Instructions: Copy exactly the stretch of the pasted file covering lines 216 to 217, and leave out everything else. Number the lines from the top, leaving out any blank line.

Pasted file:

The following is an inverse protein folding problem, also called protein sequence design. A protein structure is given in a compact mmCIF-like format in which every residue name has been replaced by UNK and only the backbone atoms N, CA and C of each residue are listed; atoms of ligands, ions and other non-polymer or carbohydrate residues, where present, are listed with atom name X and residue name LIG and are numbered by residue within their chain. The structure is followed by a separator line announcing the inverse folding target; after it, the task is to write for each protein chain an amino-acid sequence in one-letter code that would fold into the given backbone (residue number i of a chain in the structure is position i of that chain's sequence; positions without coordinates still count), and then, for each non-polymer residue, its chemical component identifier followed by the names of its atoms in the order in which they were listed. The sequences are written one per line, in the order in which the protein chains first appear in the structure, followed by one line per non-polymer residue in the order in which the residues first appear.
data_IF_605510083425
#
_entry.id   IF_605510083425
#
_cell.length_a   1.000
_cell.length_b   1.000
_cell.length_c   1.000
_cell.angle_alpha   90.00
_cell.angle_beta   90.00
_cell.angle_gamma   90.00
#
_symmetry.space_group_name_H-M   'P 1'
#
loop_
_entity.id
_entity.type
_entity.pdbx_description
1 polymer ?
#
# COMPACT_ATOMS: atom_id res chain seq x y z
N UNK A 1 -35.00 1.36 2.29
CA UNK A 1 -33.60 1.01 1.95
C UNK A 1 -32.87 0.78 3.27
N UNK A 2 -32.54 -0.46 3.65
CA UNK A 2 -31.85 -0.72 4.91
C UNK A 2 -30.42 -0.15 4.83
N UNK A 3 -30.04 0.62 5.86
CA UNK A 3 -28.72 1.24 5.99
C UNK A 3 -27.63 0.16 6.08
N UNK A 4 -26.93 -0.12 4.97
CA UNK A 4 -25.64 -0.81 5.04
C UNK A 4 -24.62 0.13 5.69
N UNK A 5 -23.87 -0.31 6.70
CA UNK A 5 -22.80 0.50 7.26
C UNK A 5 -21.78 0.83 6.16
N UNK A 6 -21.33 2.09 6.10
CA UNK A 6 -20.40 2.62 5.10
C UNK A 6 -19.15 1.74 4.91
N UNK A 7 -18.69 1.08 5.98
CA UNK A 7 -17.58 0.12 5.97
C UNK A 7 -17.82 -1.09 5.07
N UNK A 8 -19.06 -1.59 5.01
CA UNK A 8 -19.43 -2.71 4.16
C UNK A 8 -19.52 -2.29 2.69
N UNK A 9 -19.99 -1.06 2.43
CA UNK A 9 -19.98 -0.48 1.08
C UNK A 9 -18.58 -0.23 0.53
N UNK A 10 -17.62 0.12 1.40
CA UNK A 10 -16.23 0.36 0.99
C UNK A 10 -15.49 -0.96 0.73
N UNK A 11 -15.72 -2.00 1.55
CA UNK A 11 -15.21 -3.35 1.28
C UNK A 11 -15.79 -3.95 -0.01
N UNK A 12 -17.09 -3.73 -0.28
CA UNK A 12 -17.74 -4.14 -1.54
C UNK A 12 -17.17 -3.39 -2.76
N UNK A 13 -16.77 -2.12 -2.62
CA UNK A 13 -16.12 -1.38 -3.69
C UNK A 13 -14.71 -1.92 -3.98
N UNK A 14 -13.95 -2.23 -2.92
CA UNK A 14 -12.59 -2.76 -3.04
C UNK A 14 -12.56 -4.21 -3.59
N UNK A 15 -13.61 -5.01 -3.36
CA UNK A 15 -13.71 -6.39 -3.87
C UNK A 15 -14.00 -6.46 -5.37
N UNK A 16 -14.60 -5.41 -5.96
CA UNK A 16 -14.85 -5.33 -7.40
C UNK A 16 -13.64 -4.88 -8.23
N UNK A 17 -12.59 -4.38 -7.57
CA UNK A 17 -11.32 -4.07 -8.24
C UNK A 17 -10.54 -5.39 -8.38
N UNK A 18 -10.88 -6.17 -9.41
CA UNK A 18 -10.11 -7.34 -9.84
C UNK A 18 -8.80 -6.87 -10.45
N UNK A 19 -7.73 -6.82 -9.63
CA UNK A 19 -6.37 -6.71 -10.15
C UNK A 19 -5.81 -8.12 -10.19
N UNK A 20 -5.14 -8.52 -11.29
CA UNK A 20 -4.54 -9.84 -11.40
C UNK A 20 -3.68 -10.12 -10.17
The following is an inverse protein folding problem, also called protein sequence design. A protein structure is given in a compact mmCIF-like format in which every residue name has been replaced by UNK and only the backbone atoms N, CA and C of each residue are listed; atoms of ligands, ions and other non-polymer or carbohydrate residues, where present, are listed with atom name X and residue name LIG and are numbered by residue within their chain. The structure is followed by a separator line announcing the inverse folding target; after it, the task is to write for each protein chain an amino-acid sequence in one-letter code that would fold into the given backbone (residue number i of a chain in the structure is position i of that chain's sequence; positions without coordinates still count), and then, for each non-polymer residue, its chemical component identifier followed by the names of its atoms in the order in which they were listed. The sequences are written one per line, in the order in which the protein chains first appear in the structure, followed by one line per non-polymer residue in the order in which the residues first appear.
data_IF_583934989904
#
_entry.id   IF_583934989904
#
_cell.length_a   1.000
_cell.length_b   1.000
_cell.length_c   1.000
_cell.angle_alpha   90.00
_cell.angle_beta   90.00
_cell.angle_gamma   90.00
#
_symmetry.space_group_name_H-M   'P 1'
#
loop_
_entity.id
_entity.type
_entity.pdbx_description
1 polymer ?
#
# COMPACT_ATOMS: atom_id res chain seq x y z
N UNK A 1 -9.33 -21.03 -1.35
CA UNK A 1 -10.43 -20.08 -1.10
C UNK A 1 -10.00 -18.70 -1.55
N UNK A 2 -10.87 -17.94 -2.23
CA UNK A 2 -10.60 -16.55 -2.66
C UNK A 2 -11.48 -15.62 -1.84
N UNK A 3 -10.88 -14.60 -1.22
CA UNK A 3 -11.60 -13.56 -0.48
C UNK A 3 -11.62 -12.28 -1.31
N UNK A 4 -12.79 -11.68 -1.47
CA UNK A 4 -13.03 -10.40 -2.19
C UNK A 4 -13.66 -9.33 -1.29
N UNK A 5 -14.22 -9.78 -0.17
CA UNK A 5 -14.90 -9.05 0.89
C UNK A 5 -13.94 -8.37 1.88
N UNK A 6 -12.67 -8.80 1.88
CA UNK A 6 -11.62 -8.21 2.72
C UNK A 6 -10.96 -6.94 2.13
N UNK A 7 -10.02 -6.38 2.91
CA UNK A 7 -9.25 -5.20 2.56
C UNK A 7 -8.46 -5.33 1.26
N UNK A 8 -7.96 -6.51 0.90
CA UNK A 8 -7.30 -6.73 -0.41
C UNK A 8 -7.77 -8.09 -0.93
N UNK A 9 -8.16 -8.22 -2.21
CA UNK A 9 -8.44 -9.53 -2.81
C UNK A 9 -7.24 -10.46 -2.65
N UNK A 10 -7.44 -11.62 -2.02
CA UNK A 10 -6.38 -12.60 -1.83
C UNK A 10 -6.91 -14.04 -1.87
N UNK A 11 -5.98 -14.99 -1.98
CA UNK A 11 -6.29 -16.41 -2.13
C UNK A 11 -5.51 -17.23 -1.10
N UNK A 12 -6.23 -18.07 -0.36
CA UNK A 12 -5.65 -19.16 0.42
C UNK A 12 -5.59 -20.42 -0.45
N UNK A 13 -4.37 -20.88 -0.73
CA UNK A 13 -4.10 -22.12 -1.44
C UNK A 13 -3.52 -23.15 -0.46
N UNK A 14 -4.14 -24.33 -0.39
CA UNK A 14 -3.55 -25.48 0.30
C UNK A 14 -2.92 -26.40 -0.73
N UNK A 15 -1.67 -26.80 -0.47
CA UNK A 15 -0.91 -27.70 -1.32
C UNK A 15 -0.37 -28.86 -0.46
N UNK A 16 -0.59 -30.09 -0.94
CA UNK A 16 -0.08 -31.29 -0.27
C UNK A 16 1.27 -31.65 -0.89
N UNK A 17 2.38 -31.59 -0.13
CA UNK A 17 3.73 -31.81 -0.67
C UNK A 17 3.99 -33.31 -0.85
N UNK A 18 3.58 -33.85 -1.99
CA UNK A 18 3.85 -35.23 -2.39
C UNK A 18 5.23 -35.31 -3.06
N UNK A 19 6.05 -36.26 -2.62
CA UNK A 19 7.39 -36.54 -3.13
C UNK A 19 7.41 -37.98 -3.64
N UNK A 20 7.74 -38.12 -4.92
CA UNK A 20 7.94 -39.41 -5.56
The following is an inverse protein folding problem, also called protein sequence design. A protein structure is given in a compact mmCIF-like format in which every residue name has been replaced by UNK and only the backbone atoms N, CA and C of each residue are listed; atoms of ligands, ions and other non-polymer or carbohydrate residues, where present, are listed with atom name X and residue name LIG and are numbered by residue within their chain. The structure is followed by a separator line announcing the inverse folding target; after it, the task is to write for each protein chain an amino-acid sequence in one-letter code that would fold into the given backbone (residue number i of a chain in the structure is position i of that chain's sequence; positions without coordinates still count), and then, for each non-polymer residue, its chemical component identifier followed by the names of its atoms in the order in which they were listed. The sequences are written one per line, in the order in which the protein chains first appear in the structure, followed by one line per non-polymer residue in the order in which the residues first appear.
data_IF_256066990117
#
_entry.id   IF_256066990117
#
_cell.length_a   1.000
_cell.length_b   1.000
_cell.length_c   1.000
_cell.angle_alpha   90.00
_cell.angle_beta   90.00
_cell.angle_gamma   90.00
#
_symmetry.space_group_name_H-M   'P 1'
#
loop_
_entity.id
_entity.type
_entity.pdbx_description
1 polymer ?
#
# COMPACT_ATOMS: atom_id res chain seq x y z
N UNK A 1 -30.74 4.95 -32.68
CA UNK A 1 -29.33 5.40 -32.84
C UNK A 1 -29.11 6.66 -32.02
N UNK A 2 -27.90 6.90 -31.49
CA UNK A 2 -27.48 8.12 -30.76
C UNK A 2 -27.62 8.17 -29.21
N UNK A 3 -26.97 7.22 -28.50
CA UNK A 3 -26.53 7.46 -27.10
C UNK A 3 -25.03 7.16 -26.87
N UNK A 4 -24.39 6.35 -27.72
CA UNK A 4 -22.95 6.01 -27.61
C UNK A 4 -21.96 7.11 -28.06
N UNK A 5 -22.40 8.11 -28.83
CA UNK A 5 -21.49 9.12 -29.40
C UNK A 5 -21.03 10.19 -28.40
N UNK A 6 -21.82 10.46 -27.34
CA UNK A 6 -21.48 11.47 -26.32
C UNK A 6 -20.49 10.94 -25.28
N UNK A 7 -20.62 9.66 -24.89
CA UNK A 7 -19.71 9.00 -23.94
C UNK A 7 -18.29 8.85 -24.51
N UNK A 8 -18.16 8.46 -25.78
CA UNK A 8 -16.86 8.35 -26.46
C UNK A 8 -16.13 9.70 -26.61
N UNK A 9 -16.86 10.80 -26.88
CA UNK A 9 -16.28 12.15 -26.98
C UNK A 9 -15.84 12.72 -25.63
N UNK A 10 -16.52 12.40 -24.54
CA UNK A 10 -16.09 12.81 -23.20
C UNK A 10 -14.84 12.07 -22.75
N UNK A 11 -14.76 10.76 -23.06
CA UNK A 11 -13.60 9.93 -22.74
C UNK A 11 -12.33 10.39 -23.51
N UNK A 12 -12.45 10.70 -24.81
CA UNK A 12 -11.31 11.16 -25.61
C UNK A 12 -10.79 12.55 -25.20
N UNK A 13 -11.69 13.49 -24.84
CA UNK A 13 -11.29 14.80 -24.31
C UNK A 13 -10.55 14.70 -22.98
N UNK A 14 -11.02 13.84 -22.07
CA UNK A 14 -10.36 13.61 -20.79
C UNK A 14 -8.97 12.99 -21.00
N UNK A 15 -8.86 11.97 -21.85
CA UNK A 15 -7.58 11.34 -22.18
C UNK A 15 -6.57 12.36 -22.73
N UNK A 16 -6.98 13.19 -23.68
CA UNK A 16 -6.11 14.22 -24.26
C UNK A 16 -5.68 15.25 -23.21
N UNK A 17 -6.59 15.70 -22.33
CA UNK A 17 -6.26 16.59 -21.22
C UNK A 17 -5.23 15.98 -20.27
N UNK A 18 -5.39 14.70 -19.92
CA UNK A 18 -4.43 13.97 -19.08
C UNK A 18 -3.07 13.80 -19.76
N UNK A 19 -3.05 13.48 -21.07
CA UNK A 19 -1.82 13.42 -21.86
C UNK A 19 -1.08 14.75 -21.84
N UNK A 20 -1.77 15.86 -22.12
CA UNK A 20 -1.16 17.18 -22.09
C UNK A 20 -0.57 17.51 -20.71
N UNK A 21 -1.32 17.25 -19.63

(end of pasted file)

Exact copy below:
N UNK A 12 -12.45 10.70 -24.81
CA UNK A 12 -11.31 11.16 -25.61